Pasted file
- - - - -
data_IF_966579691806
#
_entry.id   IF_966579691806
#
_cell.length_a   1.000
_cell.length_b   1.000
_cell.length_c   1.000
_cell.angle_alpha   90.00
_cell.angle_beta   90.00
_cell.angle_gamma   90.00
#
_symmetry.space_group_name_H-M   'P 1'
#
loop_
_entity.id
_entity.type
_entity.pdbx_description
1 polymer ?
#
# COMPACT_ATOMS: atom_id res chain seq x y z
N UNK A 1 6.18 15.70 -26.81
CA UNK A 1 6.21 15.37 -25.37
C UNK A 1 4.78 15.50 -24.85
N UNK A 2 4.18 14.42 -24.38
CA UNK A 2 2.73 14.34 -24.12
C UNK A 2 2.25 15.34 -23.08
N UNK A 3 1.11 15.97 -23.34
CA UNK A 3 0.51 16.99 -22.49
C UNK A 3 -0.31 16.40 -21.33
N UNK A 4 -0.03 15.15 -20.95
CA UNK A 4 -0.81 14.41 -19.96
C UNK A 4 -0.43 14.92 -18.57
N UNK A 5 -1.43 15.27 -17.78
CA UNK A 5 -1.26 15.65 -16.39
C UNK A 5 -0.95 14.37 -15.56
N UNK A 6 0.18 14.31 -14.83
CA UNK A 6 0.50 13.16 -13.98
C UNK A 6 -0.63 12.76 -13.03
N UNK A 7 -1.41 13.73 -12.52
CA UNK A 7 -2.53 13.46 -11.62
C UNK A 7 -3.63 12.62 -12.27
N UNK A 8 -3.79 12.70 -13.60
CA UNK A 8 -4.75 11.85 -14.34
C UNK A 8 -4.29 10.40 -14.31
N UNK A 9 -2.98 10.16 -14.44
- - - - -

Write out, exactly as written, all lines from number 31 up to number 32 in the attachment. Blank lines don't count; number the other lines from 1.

CA UNK A 4 -0.81 14.41 -19.96
C UNK A 4 -0.43 14.92 -18.57